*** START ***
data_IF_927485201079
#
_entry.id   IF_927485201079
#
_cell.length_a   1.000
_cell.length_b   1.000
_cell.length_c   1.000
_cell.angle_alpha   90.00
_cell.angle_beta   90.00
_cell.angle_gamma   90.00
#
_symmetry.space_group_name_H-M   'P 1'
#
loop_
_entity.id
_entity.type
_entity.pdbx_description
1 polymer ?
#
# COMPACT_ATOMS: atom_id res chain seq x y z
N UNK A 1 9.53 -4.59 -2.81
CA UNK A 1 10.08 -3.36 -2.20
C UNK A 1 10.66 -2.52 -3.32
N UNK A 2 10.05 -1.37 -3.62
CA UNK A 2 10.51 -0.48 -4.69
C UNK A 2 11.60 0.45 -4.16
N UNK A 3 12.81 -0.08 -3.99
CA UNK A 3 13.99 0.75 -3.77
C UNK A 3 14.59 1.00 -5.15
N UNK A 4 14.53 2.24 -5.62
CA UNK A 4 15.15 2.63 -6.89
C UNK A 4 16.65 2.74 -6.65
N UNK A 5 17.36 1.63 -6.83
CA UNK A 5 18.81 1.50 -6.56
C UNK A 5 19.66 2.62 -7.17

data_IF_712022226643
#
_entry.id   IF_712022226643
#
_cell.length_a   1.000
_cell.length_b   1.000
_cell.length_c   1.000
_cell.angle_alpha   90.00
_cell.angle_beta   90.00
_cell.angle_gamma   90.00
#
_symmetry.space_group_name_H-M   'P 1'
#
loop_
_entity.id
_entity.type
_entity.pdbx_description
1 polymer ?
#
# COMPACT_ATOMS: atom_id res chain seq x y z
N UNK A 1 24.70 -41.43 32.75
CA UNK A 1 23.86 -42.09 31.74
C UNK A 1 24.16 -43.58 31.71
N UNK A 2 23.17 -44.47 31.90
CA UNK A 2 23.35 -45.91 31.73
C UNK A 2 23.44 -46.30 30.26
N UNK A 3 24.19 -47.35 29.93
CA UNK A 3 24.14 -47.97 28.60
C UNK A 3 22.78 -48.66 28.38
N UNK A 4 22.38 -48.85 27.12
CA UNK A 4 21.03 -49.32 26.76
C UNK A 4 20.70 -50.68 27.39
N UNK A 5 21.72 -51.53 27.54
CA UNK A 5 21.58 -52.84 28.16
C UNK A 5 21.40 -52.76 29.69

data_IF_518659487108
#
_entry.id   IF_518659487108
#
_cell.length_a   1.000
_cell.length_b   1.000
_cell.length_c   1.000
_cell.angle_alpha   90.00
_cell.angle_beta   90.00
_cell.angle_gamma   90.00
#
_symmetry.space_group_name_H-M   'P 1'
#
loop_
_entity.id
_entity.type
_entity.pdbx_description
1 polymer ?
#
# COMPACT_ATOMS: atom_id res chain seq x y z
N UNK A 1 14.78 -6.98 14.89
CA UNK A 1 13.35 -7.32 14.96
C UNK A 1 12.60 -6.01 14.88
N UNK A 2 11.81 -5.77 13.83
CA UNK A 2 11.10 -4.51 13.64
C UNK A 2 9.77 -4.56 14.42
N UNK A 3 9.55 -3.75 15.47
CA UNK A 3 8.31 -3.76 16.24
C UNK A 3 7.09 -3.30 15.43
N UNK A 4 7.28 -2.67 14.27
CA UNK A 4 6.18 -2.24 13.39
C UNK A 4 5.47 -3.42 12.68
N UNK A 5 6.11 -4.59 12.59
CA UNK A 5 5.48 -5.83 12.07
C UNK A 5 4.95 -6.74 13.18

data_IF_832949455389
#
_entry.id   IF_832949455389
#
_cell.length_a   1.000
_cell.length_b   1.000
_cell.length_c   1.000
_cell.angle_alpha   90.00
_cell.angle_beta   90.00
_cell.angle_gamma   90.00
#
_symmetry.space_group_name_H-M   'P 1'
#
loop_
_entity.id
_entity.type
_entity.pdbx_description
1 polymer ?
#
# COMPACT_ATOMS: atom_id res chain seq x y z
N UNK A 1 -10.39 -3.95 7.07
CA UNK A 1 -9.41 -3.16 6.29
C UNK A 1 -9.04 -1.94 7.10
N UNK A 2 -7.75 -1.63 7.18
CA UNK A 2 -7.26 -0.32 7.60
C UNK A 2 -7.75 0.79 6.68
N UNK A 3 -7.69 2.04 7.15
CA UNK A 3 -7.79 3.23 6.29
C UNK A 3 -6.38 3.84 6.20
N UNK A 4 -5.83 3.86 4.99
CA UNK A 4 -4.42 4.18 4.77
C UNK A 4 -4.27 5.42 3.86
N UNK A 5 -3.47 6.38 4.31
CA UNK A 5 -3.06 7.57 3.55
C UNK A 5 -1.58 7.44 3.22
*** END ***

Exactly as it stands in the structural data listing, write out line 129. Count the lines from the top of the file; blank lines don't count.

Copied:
N UNK A 2 -7.75 -1.63 7.18